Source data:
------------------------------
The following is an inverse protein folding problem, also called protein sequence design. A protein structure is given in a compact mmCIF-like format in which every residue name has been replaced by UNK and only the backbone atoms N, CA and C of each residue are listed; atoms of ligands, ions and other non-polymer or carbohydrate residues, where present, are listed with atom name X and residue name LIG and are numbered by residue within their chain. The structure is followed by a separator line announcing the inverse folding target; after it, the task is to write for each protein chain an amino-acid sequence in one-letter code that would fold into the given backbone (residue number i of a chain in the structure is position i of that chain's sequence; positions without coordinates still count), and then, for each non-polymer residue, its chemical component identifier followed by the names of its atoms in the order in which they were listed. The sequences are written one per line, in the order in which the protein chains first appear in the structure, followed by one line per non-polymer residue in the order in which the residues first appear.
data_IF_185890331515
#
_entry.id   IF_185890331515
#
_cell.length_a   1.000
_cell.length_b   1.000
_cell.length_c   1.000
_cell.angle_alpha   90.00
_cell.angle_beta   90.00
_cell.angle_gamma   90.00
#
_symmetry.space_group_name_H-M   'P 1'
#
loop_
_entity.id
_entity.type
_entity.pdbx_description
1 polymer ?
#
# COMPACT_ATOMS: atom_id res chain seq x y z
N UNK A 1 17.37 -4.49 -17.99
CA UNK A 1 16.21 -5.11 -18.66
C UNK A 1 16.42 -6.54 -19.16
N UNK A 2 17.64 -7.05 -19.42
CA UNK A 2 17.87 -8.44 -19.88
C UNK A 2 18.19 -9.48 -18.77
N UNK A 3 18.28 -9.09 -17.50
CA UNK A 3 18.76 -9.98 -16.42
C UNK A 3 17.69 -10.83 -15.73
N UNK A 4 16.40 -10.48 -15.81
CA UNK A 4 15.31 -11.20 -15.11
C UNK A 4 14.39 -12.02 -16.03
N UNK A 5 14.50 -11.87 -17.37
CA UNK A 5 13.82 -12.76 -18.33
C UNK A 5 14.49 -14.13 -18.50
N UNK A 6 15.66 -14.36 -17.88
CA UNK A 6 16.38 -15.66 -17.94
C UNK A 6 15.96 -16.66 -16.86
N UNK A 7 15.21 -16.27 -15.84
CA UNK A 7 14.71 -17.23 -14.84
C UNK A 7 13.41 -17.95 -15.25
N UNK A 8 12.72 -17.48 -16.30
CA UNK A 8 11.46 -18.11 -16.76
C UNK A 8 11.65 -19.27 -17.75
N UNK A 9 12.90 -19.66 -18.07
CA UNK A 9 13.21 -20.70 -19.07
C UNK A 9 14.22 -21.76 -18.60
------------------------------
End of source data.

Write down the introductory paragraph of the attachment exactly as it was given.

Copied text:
The following is an inverse protein folding problem, also called protein sequence design. A protein structure is given in a compact mmCIF-like format in which every residue name has been replaced by UNK and only the backbone atoms N, CA and C of each residue are listed; atoms of ligands, ions and other non-polymer or carbohydrate residues, where present, are listed with atom name X and residue name LIG and are numbered by residue within their chain. The structure is followed by a separator line announcing the inverse folding target; after it, the task is to write for each protein chain an amino-acid sequence in one-letter code that would fold into the given backbone (residue number i of a chain in the structure is position i of that chain's sequence; positions without coordinates still count), and then, for each non-polymer residue, its chemical component identifier followed by the names of its atoms in the order in which they were listed. The sequences are written one per line, in the order in which the protein chains first appear in the structure, followed by one line per non-polymer residue in the order in which the residues first appear.